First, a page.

For instance, Royal Prince Alfred Hospital had an ad listed for “a young lady to 35 years of age” to work as an invoice clerk.

Meanwhile, the Commonwealth government said in an ad for typists that permanent appointments were only available for people “under 45 and a British subject eligible for permanent residence in Australia”.

Age requirements could also differ according to the sexes, as one from a Phoenix Insurance Group demonstrated. It posted a slightly tweaked version of the same ad for two senior claims clerks under each of the gender-specific columns.

Yet while it admitted to “seeking the services of 2 young men, approximately 22–30 years of age”, for the same roles, it was seeking “2 women approximately 22–35 years of age”.

Personality, physical appearance

Some employers even outlined personal traits they desired among job candidates. A personality that was “pleasant”, “positive” or “nice” was stipulated in a number of the classifieds.

And at least one ad directly referenced a woman’s physical appearance as part of its eligibility criteria. Inventum said that it was inviting applications “if you’re attractive, can type and [are] willing to work at a hectic pace”.

Salaries that seem unfathomable now

Of course, inflation has changed the cost of living, and with it typical rates of pay, over the years. Nevertheless, the salaries advertised in 1972 seem unfathomable looking back from 2019.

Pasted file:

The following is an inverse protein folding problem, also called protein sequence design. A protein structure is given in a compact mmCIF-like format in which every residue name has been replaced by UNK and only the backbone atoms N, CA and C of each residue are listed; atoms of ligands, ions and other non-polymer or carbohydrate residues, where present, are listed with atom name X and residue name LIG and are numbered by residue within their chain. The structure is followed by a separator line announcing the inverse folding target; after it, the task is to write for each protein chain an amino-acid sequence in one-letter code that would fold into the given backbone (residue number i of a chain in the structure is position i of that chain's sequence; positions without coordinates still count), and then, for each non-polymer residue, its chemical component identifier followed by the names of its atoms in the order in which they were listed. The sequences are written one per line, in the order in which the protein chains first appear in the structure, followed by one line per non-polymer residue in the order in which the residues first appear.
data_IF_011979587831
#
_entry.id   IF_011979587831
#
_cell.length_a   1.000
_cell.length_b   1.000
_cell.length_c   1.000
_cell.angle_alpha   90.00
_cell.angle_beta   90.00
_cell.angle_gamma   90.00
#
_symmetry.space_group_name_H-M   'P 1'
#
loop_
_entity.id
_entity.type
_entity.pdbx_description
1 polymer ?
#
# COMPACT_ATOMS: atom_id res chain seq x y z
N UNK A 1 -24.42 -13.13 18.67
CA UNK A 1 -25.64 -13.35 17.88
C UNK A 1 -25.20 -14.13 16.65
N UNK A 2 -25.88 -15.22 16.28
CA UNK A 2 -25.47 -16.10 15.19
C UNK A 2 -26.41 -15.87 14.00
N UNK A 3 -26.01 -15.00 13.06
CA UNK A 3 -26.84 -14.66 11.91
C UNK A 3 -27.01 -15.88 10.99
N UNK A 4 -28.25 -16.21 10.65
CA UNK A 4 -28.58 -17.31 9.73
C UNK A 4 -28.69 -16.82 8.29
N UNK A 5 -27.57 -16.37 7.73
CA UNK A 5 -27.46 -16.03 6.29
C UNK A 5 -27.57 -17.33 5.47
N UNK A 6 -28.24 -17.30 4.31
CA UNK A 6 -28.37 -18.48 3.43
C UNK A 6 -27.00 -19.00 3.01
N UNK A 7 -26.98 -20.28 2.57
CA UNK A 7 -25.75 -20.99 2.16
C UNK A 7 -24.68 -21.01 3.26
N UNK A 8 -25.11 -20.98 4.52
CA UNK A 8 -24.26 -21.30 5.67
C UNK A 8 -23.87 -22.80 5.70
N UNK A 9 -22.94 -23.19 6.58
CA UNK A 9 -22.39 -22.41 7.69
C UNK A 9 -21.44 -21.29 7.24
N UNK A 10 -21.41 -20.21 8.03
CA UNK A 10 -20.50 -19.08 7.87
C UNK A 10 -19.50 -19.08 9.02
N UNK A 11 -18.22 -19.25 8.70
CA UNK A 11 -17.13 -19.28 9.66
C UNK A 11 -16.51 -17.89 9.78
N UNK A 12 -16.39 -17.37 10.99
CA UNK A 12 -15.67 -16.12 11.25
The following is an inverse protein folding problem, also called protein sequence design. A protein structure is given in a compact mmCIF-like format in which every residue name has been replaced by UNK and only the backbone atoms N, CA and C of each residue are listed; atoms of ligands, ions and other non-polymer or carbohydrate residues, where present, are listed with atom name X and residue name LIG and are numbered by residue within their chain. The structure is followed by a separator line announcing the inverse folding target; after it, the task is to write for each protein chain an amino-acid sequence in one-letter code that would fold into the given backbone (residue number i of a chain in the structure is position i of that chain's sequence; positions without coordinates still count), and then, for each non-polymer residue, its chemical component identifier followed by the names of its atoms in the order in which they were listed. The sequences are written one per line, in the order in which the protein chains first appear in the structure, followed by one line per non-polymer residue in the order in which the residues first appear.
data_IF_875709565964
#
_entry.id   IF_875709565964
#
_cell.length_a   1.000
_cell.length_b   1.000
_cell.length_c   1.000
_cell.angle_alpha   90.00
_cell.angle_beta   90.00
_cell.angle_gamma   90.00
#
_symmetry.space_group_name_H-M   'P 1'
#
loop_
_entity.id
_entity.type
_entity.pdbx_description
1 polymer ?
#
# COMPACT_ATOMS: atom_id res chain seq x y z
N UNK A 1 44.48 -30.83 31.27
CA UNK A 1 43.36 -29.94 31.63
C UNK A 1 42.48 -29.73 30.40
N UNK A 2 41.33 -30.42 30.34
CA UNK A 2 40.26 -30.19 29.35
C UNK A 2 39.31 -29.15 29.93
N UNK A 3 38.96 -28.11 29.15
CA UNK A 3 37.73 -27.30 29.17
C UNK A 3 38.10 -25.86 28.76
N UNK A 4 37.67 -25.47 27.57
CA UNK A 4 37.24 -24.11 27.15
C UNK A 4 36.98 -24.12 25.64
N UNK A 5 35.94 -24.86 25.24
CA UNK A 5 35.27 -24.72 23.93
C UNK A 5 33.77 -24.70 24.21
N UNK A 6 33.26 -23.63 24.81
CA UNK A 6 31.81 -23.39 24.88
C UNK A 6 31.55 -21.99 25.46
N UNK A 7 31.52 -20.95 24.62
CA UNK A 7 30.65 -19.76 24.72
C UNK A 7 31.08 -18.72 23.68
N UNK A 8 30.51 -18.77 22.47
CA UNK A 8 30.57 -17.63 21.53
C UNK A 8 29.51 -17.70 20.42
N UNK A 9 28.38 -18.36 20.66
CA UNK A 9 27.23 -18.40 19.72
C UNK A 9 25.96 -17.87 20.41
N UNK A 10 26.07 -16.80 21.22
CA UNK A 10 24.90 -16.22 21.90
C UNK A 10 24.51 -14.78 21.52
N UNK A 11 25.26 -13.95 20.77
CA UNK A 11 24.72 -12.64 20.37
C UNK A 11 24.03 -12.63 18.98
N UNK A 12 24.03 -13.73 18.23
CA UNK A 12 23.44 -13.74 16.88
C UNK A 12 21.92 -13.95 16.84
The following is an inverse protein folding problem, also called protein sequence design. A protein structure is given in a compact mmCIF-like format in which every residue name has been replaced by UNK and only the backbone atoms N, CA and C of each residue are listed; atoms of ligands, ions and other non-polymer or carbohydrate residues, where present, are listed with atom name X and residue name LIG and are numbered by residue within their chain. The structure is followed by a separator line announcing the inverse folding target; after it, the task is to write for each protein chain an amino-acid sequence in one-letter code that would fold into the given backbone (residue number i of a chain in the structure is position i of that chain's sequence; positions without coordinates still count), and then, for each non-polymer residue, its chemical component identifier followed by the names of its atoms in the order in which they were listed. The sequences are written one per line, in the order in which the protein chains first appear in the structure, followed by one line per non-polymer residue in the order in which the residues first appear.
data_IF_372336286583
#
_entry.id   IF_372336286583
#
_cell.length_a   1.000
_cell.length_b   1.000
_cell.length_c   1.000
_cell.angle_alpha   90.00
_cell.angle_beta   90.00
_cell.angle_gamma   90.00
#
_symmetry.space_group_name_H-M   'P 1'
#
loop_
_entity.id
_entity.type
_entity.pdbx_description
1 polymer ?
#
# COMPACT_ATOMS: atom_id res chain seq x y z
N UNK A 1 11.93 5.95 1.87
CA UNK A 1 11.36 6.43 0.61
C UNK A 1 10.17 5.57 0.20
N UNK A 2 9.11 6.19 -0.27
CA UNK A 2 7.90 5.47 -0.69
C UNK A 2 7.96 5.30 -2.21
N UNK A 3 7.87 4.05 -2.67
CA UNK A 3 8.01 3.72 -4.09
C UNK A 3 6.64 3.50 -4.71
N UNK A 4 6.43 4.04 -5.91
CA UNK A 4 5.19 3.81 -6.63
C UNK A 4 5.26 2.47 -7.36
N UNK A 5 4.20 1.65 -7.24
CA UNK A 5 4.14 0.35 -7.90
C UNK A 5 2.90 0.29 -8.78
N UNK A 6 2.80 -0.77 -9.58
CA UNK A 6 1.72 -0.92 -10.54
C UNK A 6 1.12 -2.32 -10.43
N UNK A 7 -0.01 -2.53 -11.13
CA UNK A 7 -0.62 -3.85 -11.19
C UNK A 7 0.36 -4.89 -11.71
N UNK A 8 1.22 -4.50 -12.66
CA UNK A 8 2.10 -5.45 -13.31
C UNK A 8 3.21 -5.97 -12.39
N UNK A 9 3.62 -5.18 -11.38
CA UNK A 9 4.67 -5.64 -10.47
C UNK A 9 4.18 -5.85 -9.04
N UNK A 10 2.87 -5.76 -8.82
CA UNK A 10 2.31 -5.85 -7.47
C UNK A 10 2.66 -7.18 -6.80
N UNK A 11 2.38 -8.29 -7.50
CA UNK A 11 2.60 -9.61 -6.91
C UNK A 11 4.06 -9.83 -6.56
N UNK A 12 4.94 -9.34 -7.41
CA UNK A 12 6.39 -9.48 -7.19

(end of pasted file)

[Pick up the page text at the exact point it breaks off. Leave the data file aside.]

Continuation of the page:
If you were interested in working as a typist for Sydney University’s Department of Chemical Engineering, for example, you could expect a salary of “up to $3,640 per annum”.

The previously mentioned tourist officer role in South Australia, meanwhile, advertised “salary limits” of “$2,010–$4,350 per annum”.

Other perks

Even some of the perks and benefits spruiked by employers of the day are at odds with what is offered, and expected, in the modern workforce.

A “B Grade” journalist role, listed under the men and boys section by an unnamed South Coast newspaper, came with “accommodation available” — something virtually unheard of, at least for non-essential public personnel or those working in remote areas in mining or agriculture, in 2019.

Not everything was so vastly different though. Many, particularly government and corporate vacancies, included three to four weeks of annual or “leisure” leave, as well as superannuation and up to two weeks of sick leave.

But I really doubt that any female jobseeker of the modern age could look past the obvious stereotype of being offered a “half-day shopping time per month” — as advertised by Austral Bronze Crane Copper — unless, at least, it was offered to their male colleagues, too.

‘If you’re attractive’: 1970s workplace discrimination
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Adam Zuchetti
Adam Zuchetti

Adam Zuchetti is the former editor of MyBusiness and a senior freelance media professional, specialising in the fields of business, personal finance and property. In 2020, he also embarked on his own business journey – inspired in part by the entrepreneurs and founders he had met through his journalistic work – with the launch of customised pet gifting and subscription service Paws N’ All.